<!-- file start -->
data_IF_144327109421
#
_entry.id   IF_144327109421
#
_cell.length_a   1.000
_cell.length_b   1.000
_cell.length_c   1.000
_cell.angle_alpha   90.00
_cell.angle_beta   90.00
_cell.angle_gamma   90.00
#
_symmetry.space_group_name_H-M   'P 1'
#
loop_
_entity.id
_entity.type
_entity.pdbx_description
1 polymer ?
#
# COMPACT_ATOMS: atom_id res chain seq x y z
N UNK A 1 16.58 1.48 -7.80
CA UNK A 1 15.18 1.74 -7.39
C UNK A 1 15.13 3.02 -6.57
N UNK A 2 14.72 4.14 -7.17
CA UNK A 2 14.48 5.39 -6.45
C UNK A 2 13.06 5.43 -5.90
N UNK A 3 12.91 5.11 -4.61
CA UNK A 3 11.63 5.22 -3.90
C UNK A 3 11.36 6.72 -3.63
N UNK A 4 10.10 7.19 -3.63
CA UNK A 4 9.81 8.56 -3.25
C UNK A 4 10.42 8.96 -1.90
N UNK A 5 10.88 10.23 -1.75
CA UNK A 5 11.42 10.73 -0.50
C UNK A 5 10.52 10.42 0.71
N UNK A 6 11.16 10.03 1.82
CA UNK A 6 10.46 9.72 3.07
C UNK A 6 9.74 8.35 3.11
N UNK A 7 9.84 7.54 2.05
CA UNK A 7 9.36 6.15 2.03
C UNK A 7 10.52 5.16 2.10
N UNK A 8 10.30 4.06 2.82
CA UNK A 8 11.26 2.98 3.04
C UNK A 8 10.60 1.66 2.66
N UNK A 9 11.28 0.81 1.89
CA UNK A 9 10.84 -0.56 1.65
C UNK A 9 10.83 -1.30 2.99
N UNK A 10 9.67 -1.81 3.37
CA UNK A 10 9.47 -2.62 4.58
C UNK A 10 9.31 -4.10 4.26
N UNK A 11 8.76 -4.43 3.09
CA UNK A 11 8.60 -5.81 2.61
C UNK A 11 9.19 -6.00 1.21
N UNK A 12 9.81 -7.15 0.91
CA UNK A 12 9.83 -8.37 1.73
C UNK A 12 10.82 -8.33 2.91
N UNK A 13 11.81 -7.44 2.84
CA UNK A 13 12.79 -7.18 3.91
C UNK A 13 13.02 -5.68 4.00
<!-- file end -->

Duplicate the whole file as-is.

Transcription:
data_IF_144327109421
#
_entry.id   IF_144327109421
#
_cell.length_a   1.000
_cell.length_b   1.000
_cell.length_c   1.000
_cell.angle_alpha   90.00
_cell.angle_beta   90.00
_cell.angle_gamma   90.00
#
_symmetry.space_group_name_H-M   'P 1'
#
loop_
_entity.id
_entity.type
_entity.pdbx_description
1 polymer ?
#
# COMPACT_ATOMS: atom_id res chain seq x y z
N UNK A 1 16.58 1.48 -7.80
CA UNK A 1 15.18 1.74 -7.39
C UNK A 1 15.13 3.02 -6.57
N UNK A 2 14.72 4.14 -7.17
CA UNK A 2 14.48 5.39 -6.45
C UNK A 2 13.06 5.43 -5.90
N UNK A 3 12.91 5.11 -4.61
CA UNK A 3 11.63 5.22 -3.90
C UNK A 3 11.36 6.72 -3.63
N UNK A 4 10.10 7.19 -3.63
CA UNK A 4 9.81 8.56 -3.25
C UNK A 4 10.42 8.96 -1.90
N UNK A 5 10.88 10.23 -1.75
CA UNK A 5 11.42 10.73 -0.50
C UNK A 5 10.52 10.42 0.71
N UNK A 6 11.16 10.03 1.82
CA UNK A 6 10.46 9.72 3.07
C UNK A 6 9.74 8.35 3.11
N UNK A 7 9.84 7.54 2.05
CA UNK A 7 9.36 6.15 2.03
C UNK A 7 10.52 5.16 2.10
N UNK A 8 10.30 4.06 2.82
CA UNK A 8 11.26 2.98 3.04
C UNK A 8 10.60 1.66 2.66
N UNK A 9 11.28 0.81 1.89
CA UNK A 9 10.84 -0.56 1.65
C UNK A 9 10.83 -1.30 2.99
N UNK A 10 9.67 -1.81 3.37
CA UNK A 10 9.47 -2.62 4.58
C UNK A 10 9.31 -4.10 4.26
N UNK A 11 8.76 -4.43 3.09
CA UNK A 11 8.60 -5.81 2.61
C UNK A 11 9.19 -6.00 1.21
N UNK A 12 9.81 -7.15 0.91
CA UNK A 12 9.83 -8.37 1.73
C UNK A 12 10.82 -8.33 2.91
N UNK A 13 11.81 -7.44 2.84
CA UNK A 13 12.79 -7.18 3.91
C UNK A 13 13.02 -5.68 4.00